Variety is the spice of life, and Canada’s ski resorts are no exception. From big steeps in the Rockies to crisp corduroy out east, we chose 11 that are each known for something different.
From hot après spots and night skiing to variety of terrain and driving time, there’s a lot to factor in when choosing where to ski or ride in the Great White North. Looking for a lesson? Head to Rabbit Hill outside Edmonton. Want to follow in the footsteps of three pro snowboarders? You might be surprised by the small but mighty Martock in Nova Scotia. Sure you can go after a massive bucket list, but if you’re seeking unique this season, these are the spots.
Photo courtesy of Mont Tremblant
Location: Nestled in the Laurentian Mountains just a 1 hour and 40 minute drive from Montreal.
Known for: Variety of terrain and activities, plus plenty of après delights.
This eastern Canadian skier’s paradise offers 96 trails and four sides to choose from. Beginners and families will be pleased with the variety of accessible terrain, while intermediate and advanced skiers can find plenty of slopes to fulfill carving desires. Make sure you get up early – you’ll definitely want to lay first tracks into the mountain’s meticulously groomed corduroy. Off-piste, be prepared to mingle with a large outdoor crowd out for ice climbing, snowshoeing, cross-country skiing, dogsledding, skating and tubing.
The colourful village at Mont Tremblant’s base is European-influenced in its design, and is lively, buzzing through the day and night with shops, restaurants, and Quebecois traditions like tire d’érable (maple taffy). A gondola traffics pedestrians between the split village with ease, making the 75 shops and restaurants incredibly accessible. Microbrewerie La Diable has your local craft beers, La Forge Bar & Grill your après nosh and Le P’tit Caribou your spin-ready DJ.
Top off your visit: Spend a night on the hill for perks like ice skate loans, first track access and free evening tube rides.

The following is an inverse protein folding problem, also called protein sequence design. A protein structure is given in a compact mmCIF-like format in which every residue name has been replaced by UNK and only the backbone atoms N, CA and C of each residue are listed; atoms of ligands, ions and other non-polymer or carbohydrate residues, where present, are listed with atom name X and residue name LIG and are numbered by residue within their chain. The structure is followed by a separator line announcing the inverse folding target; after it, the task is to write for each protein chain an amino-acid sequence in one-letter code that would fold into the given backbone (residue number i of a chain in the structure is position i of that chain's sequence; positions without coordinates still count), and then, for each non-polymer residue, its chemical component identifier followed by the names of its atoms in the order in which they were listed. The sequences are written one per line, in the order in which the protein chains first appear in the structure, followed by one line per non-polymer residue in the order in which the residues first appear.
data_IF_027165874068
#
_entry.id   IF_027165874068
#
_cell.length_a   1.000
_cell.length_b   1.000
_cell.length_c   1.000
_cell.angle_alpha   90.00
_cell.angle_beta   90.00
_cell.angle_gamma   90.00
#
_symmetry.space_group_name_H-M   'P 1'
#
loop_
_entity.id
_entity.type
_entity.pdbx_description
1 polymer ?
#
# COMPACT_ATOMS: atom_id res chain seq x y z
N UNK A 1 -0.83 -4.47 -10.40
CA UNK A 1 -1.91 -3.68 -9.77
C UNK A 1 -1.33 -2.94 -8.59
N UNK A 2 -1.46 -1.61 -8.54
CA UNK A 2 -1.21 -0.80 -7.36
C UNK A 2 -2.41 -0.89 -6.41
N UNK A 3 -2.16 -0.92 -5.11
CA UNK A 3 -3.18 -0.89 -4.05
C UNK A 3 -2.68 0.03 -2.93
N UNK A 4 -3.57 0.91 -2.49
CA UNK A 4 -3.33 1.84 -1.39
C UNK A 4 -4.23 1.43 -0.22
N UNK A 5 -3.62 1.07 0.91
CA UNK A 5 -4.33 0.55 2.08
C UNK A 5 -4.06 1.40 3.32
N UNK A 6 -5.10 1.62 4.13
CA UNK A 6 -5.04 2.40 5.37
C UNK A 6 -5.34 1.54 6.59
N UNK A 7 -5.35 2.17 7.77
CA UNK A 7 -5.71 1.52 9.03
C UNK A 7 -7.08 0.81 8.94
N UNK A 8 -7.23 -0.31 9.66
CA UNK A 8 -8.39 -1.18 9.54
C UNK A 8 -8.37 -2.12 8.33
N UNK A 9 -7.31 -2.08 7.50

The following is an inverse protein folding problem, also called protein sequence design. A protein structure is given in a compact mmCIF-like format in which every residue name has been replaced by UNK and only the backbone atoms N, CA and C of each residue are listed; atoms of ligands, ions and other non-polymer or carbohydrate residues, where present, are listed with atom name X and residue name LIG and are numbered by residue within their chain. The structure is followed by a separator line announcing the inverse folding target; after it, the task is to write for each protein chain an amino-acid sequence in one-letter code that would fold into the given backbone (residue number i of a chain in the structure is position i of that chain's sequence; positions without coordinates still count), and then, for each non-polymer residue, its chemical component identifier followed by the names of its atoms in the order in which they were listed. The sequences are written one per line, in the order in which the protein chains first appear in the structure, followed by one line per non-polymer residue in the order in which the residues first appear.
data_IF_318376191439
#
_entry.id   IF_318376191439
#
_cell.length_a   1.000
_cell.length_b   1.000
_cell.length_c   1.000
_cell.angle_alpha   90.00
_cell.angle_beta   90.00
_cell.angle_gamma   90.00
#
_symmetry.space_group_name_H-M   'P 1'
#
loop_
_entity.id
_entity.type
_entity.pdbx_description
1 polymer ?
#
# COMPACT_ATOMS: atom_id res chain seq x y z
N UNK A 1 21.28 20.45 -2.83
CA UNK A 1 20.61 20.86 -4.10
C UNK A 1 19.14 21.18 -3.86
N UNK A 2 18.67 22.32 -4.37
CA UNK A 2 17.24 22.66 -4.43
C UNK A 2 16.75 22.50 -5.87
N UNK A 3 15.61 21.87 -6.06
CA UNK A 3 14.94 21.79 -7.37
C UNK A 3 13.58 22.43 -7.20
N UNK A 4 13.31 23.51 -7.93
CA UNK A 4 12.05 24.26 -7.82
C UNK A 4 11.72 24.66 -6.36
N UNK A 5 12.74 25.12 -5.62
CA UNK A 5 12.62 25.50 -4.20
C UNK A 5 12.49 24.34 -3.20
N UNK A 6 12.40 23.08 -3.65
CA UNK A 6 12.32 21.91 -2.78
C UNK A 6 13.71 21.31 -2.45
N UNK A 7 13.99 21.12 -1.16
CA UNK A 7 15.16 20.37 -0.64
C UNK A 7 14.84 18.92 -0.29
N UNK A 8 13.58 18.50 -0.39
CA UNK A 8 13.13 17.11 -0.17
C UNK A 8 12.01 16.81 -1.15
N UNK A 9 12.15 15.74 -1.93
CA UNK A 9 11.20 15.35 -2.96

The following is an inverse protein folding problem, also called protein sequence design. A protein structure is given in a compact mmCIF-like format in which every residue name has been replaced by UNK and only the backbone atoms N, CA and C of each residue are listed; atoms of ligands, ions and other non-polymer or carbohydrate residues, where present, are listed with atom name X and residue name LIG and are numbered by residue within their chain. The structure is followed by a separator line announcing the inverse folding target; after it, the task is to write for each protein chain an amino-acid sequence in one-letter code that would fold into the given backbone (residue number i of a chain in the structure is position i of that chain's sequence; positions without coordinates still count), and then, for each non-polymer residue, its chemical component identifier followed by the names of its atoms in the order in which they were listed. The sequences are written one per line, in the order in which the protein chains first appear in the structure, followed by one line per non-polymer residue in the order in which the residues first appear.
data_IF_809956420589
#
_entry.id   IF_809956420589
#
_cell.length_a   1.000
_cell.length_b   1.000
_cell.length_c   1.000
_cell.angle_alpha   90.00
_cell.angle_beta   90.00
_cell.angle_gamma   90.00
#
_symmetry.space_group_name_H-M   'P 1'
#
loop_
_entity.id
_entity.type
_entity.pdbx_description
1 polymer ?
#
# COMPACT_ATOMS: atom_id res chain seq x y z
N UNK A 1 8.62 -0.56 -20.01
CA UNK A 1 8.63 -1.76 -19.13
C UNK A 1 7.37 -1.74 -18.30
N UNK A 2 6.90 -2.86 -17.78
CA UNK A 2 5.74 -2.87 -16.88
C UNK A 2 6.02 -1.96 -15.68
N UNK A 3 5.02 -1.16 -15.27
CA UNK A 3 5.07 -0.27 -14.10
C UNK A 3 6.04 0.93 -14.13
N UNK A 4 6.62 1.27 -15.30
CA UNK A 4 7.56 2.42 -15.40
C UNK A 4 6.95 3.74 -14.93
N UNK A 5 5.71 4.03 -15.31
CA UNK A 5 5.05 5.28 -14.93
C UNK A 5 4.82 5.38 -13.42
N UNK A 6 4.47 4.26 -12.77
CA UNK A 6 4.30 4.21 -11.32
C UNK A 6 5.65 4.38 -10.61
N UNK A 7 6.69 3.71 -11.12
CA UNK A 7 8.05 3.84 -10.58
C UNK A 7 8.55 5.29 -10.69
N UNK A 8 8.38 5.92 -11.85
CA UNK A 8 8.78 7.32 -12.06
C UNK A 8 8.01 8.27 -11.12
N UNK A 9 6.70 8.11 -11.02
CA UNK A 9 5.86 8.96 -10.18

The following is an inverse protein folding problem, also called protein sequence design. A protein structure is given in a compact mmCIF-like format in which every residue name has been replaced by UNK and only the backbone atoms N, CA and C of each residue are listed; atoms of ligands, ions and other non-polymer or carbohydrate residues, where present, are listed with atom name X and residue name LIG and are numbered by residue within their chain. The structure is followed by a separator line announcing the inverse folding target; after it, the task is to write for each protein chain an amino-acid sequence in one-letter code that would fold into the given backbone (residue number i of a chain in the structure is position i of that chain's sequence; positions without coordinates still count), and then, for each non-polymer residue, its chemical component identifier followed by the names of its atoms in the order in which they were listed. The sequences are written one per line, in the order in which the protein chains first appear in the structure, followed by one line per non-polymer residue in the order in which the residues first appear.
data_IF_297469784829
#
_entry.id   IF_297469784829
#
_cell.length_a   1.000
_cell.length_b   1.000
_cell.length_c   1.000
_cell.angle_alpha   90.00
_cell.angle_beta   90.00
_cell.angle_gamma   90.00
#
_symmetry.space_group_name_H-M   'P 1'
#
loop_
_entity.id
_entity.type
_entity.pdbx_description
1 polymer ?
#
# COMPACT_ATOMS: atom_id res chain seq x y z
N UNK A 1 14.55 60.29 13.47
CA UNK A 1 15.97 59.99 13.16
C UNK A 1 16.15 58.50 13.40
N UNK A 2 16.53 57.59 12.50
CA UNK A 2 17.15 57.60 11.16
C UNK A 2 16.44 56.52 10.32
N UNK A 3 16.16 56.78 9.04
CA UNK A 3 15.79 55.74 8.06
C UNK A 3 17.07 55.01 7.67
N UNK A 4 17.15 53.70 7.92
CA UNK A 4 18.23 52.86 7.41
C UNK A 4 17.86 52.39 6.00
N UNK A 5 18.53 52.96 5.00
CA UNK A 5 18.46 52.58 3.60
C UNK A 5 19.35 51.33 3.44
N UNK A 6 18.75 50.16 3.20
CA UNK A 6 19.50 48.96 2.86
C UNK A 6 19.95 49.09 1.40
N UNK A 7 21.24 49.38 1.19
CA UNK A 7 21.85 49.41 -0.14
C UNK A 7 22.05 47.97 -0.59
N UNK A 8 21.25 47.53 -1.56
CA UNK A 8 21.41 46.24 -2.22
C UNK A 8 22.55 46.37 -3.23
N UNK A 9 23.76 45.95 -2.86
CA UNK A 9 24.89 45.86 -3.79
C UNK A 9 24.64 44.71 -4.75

Photo by Olivier Croteau, courtesy of Stoneham Resort.
Location: A quick 30-minute drive from downtown Quebec City.
Known for: Night skiing, freestyle terrain and exceptional park design.
An Olympic-size half-pipe is just one of the impressive features of this night skiing go-to. Freestyle terrain is king at Stoneham – the XL 418 Park has modules designed specifically for experts and step-up jumps that minimize the impact of landing. It’s a favourite of professional snowboarder Jason Dubois.
Those newer to park and pipe can work their way up. Beginner and intermediate parks are primed for lots of practice hours with nighttime flood lights and an intermediate rail section. The three mountains offer a total of 42 trails that are sheltered from strong winds. Three quad chairlifts get riders up top in a flash, and one bubble-top chair offers extra protection from the chill.
Top off your visit: Make sure your après includes a visit to the 4-Foyer bar, which Ski Magazine lauded as “one of the best designed ski bars anywhere.”
Photo courtesy of Blue Mountain.
Location: On the shores of Georgian Bay, an approximate 2-hour drive from Hamilton, Mississauga or Toronto.